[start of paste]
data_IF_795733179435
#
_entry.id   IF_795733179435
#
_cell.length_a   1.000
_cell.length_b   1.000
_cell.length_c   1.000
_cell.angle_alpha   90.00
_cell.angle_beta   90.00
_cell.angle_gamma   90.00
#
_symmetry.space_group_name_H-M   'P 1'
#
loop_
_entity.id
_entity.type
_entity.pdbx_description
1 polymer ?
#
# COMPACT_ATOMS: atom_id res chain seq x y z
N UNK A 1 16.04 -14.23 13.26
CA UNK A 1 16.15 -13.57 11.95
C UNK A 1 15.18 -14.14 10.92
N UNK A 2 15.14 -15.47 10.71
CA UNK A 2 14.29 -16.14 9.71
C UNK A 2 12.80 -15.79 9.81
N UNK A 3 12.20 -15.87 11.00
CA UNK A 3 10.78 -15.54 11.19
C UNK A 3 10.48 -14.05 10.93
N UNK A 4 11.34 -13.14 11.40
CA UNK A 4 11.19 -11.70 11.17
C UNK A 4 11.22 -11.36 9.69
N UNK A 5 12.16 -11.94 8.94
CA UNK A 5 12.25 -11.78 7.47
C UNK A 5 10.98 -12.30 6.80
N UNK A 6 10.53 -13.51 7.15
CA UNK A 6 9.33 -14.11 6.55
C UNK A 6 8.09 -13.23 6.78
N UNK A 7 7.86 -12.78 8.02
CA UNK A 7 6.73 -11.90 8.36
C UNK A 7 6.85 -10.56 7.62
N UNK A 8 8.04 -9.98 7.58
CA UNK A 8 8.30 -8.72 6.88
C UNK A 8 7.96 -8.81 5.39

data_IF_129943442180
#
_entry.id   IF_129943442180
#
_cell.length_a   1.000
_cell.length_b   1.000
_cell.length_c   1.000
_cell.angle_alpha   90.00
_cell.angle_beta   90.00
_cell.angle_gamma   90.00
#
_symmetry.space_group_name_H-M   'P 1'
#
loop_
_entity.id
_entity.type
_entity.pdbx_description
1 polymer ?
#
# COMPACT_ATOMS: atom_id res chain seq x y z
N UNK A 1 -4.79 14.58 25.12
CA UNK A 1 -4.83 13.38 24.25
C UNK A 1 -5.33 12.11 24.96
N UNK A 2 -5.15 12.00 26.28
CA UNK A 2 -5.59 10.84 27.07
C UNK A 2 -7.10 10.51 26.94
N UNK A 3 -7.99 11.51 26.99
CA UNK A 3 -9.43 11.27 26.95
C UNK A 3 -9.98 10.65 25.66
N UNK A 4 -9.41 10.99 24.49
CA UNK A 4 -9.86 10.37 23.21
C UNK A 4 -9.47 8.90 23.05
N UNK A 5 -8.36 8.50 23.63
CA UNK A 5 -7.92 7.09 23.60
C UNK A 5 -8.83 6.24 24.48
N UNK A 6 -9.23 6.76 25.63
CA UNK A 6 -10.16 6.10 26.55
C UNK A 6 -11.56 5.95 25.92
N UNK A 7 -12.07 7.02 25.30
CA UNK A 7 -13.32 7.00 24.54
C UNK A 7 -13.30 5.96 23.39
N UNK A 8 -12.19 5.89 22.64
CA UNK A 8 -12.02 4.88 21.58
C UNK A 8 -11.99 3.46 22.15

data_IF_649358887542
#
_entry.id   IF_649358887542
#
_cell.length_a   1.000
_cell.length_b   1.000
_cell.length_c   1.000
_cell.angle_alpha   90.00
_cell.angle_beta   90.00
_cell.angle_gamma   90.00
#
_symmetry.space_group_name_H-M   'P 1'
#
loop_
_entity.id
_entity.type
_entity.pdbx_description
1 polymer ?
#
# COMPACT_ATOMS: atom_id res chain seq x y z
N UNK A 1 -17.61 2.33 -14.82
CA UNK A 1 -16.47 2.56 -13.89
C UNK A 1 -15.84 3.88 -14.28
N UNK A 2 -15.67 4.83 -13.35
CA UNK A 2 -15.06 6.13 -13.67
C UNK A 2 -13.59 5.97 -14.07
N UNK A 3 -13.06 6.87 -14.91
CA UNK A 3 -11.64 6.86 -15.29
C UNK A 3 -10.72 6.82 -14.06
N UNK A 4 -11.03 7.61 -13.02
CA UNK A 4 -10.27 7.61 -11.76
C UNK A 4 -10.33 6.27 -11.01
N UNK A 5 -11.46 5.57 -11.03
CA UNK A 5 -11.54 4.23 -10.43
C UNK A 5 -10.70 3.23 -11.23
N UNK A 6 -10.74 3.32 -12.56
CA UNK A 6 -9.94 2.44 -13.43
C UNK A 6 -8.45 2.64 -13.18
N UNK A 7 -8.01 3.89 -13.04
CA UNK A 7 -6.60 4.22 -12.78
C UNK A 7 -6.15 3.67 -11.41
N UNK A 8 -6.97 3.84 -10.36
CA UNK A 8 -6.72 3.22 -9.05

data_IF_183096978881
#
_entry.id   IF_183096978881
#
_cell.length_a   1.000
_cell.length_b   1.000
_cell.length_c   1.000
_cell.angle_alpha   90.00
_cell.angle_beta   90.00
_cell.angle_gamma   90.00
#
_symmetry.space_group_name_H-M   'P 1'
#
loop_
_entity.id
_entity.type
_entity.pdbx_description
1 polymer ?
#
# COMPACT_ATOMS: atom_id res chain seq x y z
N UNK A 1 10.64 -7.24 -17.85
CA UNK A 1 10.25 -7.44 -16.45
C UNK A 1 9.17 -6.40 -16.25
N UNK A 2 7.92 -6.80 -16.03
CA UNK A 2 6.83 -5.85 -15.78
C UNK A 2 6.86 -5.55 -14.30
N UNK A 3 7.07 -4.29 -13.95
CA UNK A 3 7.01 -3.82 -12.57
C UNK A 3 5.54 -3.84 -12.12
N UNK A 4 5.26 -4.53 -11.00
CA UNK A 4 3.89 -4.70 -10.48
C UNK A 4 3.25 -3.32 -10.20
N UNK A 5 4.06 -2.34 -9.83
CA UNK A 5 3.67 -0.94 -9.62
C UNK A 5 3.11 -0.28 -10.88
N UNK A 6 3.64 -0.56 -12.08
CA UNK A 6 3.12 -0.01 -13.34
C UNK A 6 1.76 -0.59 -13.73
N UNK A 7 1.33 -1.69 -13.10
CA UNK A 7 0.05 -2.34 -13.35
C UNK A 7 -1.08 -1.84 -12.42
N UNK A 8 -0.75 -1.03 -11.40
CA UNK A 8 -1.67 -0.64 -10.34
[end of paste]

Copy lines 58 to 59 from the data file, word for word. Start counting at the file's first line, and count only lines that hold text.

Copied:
loop_
_entity.id